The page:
Italian and foreign capitalists once needed Berlusconi to keep left wing policies at bay when the established party of the Right, the Christian Democrats melted down under the heat of corruption scandals in the early 1990s.

But his usefulness has long since passed its sell by date: now a ‘modernised’ left, shorn of Marxism and even social democratic goals, in bed with their former historic rivals, some of whom fused with former communists and some of whom, like Alfano, joined Berlusconi’s camp, today provides a reliable political consensus to defend the interests of the elite class.

As Paolo Ferrero, the communist leader puts it:  ‘After the confidence vote in the Senate there are two pieces of news. The good news is that Berlusconi has been left humiliated by the affair and without any political credibility: Berlusconi is finished. The bad news is that the Letta government is left standing, a government that is pursuing disastrous policies, privatizing everything and tampering with [labour rights and the powers of a sovereign parliament enshrined in] the Constitution.’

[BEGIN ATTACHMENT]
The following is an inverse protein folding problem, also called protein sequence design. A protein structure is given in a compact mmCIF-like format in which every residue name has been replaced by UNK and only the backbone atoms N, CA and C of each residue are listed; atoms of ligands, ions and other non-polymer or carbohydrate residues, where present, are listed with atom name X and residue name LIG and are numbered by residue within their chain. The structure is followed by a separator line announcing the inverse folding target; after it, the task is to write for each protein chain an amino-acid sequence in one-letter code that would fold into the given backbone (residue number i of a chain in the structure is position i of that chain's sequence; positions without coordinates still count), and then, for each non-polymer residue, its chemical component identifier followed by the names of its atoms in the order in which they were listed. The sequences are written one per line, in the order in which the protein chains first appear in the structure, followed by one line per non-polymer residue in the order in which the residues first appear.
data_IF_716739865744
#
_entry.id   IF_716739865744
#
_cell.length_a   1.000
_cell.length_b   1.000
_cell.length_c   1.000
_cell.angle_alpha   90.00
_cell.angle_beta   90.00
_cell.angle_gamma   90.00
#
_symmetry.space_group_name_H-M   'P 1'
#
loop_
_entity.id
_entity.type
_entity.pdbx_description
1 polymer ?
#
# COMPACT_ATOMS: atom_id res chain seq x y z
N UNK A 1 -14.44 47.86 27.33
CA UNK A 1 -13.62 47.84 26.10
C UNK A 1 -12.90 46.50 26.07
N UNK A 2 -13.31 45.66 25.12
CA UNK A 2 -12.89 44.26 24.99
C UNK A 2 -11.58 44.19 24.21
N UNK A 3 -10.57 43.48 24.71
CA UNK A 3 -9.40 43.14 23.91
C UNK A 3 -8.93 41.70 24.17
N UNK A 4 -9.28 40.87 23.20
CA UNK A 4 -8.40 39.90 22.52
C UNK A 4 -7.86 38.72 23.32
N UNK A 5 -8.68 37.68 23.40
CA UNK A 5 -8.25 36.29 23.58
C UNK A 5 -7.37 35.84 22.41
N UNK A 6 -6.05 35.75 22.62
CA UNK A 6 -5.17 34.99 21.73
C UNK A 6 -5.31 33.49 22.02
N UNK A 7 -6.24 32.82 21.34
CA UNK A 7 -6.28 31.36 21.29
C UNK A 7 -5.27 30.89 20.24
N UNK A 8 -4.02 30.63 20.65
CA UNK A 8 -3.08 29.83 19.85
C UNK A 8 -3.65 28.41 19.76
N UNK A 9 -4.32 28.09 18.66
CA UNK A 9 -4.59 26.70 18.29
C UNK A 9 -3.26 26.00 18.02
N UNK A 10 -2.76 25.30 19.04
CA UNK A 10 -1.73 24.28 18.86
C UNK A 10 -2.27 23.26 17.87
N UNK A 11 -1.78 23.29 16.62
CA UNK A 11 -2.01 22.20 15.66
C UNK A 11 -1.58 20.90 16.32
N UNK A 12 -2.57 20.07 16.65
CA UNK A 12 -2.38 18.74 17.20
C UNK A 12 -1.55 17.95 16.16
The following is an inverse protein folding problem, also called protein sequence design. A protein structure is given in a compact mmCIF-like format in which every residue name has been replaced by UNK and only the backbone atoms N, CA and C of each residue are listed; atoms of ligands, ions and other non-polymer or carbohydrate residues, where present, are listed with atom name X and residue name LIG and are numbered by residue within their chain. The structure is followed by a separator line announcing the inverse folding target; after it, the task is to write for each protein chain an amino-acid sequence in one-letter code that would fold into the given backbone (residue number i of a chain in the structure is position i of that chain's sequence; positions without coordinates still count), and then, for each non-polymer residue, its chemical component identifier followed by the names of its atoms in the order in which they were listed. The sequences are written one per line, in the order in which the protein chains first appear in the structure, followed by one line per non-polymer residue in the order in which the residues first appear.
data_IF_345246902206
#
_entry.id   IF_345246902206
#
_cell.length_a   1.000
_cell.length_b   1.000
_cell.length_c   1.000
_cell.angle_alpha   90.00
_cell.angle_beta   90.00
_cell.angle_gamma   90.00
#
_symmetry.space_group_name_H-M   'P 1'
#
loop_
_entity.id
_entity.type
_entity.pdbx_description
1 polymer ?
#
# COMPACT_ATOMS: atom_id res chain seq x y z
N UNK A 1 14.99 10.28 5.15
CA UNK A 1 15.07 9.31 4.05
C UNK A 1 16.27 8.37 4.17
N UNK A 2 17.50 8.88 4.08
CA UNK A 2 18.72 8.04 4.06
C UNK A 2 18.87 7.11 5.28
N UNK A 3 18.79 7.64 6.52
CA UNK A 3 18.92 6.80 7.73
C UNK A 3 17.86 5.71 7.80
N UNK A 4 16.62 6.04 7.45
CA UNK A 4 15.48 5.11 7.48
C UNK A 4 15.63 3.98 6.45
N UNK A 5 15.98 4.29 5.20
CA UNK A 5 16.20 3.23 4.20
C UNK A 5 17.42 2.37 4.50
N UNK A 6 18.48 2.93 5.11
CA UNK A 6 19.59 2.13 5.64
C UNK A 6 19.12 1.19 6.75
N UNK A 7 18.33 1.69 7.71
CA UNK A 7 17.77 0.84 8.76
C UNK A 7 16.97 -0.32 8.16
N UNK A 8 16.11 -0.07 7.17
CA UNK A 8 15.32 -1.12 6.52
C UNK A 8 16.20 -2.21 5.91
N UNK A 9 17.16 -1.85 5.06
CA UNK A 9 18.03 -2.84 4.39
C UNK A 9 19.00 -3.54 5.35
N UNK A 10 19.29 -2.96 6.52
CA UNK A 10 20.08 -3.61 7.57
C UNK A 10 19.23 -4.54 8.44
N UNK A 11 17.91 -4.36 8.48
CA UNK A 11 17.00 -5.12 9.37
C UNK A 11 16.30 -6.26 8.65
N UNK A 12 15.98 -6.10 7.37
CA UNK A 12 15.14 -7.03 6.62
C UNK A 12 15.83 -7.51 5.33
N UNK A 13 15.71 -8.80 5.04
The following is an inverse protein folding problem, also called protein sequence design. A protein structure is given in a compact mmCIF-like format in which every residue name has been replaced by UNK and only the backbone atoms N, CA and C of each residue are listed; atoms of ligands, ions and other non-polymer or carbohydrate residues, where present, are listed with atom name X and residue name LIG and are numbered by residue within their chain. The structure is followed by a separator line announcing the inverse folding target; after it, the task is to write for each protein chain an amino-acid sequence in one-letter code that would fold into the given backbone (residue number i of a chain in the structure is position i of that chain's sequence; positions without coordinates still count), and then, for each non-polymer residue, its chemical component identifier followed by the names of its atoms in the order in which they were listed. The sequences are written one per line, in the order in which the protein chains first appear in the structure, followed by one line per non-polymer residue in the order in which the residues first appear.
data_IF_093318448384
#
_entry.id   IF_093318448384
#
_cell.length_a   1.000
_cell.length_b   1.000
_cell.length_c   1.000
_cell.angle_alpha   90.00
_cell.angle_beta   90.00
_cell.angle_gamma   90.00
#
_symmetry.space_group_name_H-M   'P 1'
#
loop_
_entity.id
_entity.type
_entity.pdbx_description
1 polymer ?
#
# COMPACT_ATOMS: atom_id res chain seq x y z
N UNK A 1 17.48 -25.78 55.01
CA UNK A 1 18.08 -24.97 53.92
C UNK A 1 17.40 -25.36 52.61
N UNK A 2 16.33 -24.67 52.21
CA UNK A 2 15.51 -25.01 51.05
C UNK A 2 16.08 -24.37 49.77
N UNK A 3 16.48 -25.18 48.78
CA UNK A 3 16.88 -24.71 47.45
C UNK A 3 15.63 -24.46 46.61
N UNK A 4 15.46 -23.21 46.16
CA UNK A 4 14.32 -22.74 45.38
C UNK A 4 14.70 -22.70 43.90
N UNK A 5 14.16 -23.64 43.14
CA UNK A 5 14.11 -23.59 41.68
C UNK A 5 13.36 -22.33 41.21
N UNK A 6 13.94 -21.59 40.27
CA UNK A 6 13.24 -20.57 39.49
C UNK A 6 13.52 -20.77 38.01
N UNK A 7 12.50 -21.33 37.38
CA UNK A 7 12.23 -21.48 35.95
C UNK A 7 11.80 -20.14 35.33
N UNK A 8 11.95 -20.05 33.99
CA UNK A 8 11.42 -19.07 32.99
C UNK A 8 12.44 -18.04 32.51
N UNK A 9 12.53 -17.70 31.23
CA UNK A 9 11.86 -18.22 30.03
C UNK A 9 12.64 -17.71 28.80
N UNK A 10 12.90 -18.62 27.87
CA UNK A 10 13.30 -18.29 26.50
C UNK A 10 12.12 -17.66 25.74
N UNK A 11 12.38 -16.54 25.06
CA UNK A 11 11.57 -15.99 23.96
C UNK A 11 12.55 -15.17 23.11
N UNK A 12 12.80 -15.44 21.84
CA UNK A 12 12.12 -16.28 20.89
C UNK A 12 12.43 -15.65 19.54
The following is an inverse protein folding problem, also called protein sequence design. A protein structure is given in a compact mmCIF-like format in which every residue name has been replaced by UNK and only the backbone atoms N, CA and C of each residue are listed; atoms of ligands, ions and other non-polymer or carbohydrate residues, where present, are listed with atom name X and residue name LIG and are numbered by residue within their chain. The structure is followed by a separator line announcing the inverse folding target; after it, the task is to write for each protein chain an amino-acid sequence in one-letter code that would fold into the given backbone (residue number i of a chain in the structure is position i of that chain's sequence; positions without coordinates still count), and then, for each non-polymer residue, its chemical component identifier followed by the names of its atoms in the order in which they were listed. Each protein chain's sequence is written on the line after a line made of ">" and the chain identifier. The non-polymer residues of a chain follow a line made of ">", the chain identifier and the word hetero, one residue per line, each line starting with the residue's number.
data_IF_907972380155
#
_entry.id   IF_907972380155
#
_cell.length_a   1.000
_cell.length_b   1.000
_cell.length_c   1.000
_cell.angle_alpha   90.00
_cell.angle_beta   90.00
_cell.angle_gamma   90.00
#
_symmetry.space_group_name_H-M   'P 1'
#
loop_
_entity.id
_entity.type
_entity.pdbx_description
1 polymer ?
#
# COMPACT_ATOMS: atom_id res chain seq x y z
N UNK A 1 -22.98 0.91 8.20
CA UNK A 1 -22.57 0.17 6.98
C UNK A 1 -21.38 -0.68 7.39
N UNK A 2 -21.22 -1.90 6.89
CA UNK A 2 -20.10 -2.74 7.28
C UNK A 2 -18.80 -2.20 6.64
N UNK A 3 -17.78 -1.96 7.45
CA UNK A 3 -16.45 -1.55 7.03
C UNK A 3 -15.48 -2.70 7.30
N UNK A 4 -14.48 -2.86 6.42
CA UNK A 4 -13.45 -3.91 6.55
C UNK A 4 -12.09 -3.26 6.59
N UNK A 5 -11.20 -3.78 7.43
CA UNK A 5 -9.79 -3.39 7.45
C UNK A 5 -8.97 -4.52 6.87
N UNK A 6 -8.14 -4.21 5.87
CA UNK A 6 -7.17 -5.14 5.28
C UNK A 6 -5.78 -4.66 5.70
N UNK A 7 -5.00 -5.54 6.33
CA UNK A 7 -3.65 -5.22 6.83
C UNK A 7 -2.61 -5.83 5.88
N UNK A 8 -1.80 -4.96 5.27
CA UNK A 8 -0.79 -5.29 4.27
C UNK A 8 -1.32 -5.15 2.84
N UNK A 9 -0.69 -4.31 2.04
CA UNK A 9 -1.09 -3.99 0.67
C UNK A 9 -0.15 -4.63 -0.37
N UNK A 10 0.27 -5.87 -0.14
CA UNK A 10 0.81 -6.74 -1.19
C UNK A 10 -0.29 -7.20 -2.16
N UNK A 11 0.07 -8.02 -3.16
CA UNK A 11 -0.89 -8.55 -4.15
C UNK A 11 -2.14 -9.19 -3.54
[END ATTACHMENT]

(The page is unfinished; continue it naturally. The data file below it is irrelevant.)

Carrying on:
And yet more self-defeating austerity. Indeed, an analysis by economist Gustavo Piga, finds the current government, despite being led by the ‘centre-left’ leader Letta, is even more austere than that its predecessor. PM Mario Monti, a former European Commissioner and member of the Bilderberg Group, was booted out precisely because of his obsession with cutting an already low level of public spending and hiking taxes on middle and lower income groups.

According to Piga, Monti had planned to reduce public spending between 2013 to 2017 by 0.4% of GDP while Letta plans cuts worth 0.9% of GDP. That is double the amount from a man who stated on forming his grand coalition with Berlusconi’s crowd in April that the country was ‘dying’ from austerity, and who vowed to adopt growth policies.